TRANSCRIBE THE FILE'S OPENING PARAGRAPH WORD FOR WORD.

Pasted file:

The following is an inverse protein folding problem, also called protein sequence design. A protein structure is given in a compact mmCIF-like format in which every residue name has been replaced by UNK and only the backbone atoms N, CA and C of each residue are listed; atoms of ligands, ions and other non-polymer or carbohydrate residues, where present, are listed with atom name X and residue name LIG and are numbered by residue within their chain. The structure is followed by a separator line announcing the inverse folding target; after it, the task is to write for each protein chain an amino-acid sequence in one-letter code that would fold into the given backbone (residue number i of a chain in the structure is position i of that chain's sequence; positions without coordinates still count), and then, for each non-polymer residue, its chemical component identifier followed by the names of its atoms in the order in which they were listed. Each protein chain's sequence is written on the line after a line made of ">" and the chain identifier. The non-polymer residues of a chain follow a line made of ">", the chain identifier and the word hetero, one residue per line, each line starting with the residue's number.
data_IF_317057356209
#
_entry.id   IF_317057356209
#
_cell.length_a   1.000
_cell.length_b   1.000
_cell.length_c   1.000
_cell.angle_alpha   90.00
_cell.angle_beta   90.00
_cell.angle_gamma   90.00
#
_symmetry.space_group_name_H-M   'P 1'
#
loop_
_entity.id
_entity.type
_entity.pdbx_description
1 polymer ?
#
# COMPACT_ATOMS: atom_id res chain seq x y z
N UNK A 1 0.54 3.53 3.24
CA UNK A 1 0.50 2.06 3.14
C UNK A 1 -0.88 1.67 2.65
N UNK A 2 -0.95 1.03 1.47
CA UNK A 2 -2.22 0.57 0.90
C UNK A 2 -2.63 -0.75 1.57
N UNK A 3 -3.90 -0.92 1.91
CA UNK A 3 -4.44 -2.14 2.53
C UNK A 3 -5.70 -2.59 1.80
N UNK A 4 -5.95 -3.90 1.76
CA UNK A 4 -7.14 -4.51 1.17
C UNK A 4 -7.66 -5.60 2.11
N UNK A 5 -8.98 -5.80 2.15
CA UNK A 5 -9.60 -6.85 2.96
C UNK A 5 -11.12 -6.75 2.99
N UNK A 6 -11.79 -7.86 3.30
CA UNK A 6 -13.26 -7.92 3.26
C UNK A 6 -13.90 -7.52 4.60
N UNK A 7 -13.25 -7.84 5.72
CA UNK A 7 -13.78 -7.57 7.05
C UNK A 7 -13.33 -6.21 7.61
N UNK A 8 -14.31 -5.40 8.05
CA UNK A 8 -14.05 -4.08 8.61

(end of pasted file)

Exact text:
The following is an inverse protein folding problem, also called protein sequence design. A protein structure is given in a compact mmCIF-like format in which every residue name has been replaced by UNK and only the backbone atoms N, CA and C of each residue are listed; atoms of ligands, ions and other non-polymer or carbohydrate residues, where present, are listed with atom name X and residue name LIG and are numbered by residue within their chain. The structure is followed by a separator line announcing the inverse folding target; after it, the task is to write for each protein chain an amino-acid sequence in one-letter code that would fold into the given backbone (residue number i of a chain in the structure is position i of that chain's sequence; positions without coordinates still count), and then, for each non-polymer residue, its chemical component identifier followed by the names of its atoms in the order in which they were listed. Each protein chain's sequence is written on the line after a line made of ">" and the chain identifier. The non-polymer residues of a chain follow a line made of ">", the chain identifier and the word hetero, one residue per line, each line starting with the residue's number.